Wednesday, January 9, 2013

The Complete Adventures of Feluda (Volumes 1 & 2) - Satyajit Ray


I fell in love with Feluda the way I fell in love with The Five Find Outers or even Paddington, when he took it into his head to solve a mystery or two: completely and without reservation.

Feluda's real name is Pradosh C. Mitter, a private investigator, who, along with his cousin Topshe and crony Lalmohan Babu a.k.a Jatayu, the famous crime fiction writer, solves a number of mysteries and cases. The trio travel to places far and wide, from Gangtok to Darjeeling, Bombay to the Rajputana and bring to justice, hardened villains. Written by celebrated filmmaker Satyajit Ray, the first Feluda story appeared in the children's magazine Sandesh in 1965; in total Ray wrote thirty-five Feluda stories, all of which appear in chronological order in two volumes from Penguin.

This is my first brush with (translated) Bengali fiction and it has left me thirsting for more. Do not mistakenly suppose that these tomes are for children only. Feluda might employ simple means of deduction but his brilliance of mind a la Sherlock Holmes is a pleasure to read about. There is a simplicity in the narrative and a lack of gore that will resonate with anyone who has ever wondered why people in Sidney Sheldon novels must always meet such gruesome ends. Satyajit Ray's Feluda mysteries are a delight to people of all ages; the older generation might want to read of a simpler time when good always triumphed over evil in the books and with the minimum fuss possible, and people my own age or younger will delight in the fact that these stories will take them back to their Enid Blyton days and also make them wish to careen across a desert in Rajasthan in search of fugitives or visit an old patriarchal home deep in the Indian heartland in search of a precious heirloom gone missing, or solve a murder case in snowy Darjeeling.

Full credit goes to Gopa Majumdar whose translation has ensured that these stories will reach non Bengali speakers as well. Get yourself a copy, tuck into bed on a foggy night: you will still have those for winter is not over yet, and visit with Feluda, Topshe and Jatayu. They will take you on a merry ride and you will realise like I did, the potency of the simply written story. I would write in detail about the stories themselves but where is the fun in that? Find out for yourself!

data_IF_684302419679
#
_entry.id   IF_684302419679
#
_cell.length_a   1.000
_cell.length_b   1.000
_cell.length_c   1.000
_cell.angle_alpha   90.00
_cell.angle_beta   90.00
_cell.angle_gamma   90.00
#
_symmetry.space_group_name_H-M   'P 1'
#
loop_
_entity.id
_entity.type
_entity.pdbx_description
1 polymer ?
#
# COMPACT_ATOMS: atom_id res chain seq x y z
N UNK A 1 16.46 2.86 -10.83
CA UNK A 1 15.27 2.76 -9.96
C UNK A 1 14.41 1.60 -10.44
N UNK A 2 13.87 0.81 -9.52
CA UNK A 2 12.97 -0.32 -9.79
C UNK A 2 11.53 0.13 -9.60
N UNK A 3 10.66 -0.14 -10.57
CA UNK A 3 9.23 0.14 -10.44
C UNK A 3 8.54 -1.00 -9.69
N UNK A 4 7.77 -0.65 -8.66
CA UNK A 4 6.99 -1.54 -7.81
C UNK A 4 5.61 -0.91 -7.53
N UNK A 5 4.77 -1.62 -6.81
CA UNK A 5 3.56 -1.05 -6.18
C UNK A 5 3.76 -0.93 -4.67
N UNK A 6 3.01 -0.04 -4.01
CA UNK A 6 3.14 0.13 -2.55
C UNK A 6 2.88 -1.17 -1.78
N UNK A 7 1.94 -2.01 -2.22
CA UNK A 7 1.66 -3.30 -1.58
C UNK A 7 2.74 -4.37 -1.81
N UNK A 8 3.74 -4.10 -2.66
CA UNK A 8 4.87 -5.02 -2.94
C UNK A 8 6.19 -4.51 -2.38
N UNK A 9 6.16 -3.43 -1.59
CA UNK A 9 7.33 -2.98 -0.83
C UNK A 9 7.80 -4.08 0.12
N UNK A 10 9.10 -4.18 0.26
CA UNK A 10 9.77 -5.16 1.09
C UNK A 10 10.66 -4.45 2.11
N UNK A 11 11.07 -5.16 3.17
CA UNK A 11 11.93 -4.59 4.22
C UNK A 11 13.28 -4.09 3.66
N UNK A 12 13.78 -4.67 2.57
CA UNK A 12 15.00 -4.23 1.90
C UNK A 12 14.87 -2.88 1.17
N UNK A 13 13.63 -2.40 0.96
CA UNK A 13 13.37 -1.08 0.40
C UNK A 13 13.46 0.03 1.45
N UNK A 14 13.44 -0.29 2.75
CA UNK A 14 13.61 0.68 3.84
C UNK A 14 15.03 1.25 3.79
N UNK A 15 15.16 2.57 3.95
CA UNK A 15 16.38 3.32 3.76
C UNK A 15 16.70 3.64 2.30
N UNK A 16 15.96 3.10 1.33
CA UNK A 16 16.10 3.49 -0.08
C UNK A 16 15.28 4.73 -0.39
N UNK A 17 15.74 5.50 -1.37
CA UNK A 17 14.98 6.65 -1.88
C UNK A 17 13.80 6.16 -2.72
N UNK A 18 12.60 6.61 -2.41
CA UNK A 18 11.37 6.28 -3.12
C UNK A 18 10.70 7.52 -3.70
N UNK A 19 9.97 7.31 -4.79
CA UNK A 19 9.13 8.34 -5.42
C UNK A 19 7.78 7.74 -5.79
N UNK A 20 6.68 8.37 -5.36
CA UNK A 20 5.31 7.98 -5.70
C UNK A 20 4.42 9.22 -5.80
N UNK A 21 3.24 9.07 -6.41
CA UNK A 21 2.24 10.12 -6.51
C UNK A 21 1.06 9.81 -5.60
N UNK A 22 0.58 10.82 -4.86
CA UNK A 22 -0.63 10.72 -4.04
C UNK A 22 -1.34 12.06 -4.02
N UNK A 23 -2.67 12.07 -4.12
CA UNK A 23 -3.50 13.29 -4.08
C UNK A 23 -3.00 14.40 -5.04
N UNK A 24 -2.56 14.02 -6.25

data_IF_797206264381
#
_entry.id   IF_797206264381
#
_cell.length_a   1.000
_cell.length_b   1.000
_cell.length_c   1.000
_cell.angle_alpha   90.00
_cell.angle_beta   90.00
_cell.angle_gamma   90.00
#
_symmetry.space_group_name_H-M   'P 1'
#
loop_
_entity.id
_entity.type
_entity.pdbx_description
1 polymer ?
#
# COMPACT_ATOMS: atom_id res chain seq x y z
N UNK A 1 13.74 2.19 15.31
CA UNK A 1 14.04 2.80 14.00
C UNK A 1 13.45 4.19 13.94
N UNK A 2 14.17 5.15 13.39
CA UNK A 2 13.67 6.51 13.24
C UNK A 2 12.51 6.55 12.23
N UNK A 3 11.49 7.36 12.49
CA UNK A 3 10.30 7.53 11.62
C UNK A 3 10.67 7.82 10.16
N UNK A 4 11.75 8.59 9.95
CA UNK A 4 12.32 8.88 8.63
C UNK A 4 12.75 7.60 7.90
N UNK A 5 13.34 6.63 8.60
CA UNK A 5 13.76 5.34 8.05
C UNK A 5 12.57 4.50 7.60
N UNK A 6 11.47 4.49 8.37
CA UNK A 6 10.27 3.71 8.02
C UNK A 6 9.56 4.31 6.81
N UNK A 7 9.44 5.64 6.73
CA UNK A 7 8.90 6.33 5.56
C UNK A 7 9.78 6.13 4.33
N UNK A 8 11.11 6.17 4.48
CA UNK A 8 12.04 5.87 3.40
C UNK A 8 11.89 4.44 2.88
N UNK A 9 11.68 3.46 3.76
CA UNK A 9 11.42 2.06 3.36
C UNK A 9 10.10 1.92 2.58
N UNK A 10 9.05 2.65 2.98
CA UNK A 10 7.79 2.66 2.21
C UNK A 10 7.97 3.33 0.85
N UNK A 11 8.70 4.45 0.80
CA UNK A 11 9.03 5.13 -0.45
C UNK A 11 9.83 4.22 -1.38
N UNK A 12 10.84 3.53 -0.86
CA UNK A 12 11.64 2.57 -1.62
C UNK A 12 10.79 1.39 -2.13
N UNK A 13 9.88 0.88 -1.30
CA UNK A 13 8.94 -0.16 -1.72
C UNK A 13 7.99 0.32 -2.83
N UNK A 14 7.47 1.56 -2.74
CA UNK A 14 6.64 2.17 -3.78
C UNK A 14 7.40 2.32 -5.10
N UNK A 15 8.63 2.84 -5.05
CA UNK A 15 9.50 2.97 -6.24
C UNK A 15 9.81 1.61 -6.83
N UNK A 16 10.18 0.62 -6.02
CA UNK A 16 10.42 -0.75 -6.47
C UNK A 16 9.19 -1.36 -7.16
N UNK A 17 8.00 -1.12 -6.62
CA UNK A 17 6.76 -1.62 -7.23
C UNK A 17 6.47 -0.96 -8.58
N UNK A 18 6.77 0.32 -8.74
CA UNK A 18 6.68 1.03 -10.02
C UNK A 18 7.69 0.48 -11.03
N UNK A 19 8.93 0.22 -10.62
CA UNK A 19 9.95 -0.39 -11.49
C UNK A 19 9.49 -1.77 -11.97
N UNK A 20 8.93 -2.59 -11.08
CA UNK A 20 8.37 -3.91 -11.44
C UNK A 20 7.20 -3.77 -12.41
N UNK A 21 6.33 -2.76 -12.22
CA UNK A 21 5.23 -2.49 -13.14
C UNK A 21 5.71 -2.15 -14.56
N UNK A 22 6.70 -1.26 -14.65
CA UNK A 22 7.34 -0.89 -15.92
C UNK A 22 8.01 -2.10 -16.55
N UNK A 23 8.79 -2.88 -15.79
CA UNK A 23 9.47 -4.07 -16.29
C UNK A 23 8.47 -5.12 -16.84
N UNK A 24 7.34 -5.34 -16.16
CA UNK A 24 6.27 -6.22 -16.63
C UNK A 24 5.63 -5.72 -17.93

Note - Anyone who can direct me to more translated Bengali works would find me a very grateful blogger :-)

4 comments:

Tanmoy said...

Hello Vaish

Glad that you enjoyed reading Feluda. I have read Gopa Mazumdar’s work (not the Feluda stories) and have liked her writing. You should try reading some of her other translations too.

I have always been a big admirer of Feluda. The most appealing thing about any Feluda story to me is the amount of information they contain about places, work of art, history, animal behaviour, snakes and lot of other things.

Hope you are doing well otherwise. Drop a line or two in my inbox so that I can write to you.

Take care
Tanmoy

Suvro Chatterjee said...

Delighted that you have become a Feluda admirer, Vaishnavi. His appeal is indeed wide and lasting - I must have read every one of his books (in Bengali) half a dozen times at least. That said, reading it in translation means you are missing something of the original flavour, no matter how good a job Ms Mazumdar might have done. The best of the books was the very first, 'Badshahi Aangti' (The Royal Signet Ring). You should watch some of the movies, too, at least 'Sonar Kella' and 'Joy Baba Felunath', if you can lay your hands on subtitled versions.

Feluda's appeal is odd, though, because far more sophisticated stuff has been written by others. Bengali is particularly rich in crime fiction and science fiction. Saradindu Bandyopadhyay would be my first choice; his detective was called Byomkesh Bakshi. Look up amazon.co.uk for 'The Menagerie and other Byomkesh Bakshi myseteries'. Then there was the inimitable Ghona-da character created by Premendra Mitra; 'Mosquito and other Stories' was published by Penguin in 2004. Others might recommend the Kakababu series by Sunil Gangopadhyay, though I don't put them in the same league myself.

Do try out some of these, and let me know.
Sir

Pavi said...

Firstly, am SOOO happy to leave a comment on you blog after sooo long cos you're back to writing after biggg breakk !! and also love this post especially cos as you know, i love non-gory, non-gruesome, child-like anything! Felt like reading a blog of Tintin's adventures..sounds similar for a layman like me.. if so or much better, i wud borrow it sometime soon :) Keep writing.. wanna comment on there's a moshkeeto in my foog too :)

Unknown said...

Yep always great to dive into innocent times again when we had the luxury of playing detectives in neighbourhoods as kids. I'm sure these stories misty have reminded you of those good times again.
Great to you write again. looking forward to read more :)